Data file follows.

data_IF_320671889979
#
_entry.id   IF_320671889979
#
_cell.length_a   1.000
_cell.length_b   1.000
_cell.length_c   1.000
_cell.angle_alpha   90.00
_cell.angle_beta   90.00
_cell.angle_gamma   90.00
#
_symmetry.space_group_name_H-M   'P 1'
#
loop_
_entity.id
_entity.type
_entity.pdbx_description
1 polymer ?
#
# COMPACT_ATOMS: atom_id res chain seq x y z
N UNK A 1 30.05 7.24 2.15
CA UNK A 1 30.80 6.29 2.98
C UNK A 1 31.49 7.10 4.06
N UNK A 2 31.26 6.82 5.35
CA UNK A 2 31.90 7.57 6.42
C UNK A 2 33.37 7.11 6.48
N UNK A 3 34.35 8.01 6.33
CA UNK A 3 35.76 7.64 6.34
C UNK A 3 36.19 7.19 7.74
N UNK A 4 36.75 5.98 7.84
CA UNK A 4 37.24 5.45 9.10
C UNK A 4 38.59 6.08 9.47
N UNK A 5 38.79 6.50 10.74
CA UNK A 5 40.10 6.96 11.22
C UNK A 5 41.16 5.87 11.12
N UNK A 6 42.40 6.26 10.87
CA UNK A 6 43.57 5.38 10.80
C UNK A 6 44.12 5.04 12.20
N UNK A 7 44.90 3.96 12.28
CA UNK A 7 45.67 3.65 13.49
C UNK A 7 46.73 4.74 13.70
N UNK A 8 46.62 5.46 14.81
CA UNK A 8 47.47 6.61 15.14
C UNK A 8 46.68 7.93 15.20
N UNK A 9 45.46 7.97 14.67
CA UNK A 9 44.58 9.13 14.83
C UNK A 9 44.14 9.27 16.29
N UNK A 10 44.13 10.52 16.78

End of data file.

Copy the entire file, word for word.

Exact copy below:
data_IF_320671889979
#
_entry.id   IF_320671889979
#
_cell.length_a   1.000
_cell.length_b   1.000
_cell.length_c   1.000
_cell.angle_alpha   90.00
_cell.angle_beta   90.00
_cell.angle_gamma   90.00
#
_symmetry.space_group_name_H-M   'P 1'
#
loop_
_entity.id
_entity.type
_entity.pdbx_description
1 polymer ?
#
# COMPACT_ATOMS: atom_id res chain seq x y z
N UNK A 1 30.05 7.24 2.15
CA UNK A 1 30.80 6.29 2.98
C UNK A 1 31.49 7.10 4.06
N UNK A 2 31.26 6.82 5.35
CA UNK A 2 31.90 7.57 6.42
C UNK A 2 33.37 7.11 6.48
N UNK A 3 34.35 8.01 6.33
CA UNK A 3 35.76 7.64 6.34
C UNK A 3 36.19 7.19 7.74
N UNK A 4 36.75 5.98 7.84
CA UNK A 4 37.24 5.45 9.10
C UNK A 4 38.59 6.08 9.47
N UNK A 5 38.79 6.50 10.74
CA UNK A 5 40.10 6.96 11.22
C UNK A 5 41.16 5.87 11.12
N UNK A 6 42.40 6.26 10.87
CA UNK A 6 43.57 5.38 10.80
C UNK A 6 44.12 5.04 12.20
N UNK A 7 44.90 3.96 12.28
CA UNK A 7 45.67 3.65 13.49
C UNK A 7 46.73 4.74 13.70
N UNK A 8 46.62 5.46 14.81
CA UNK A 8 47.47 6.61 15.14
C UNK A 8 46.68 7.93 15.20
N UNK A 9 45.46 7.97 14.67
CA UNK A 9 44.58 9.13 14.83
C UNK A 9 44.14 9.27 16.29
N UNK A 10 44.13 10.52 16.78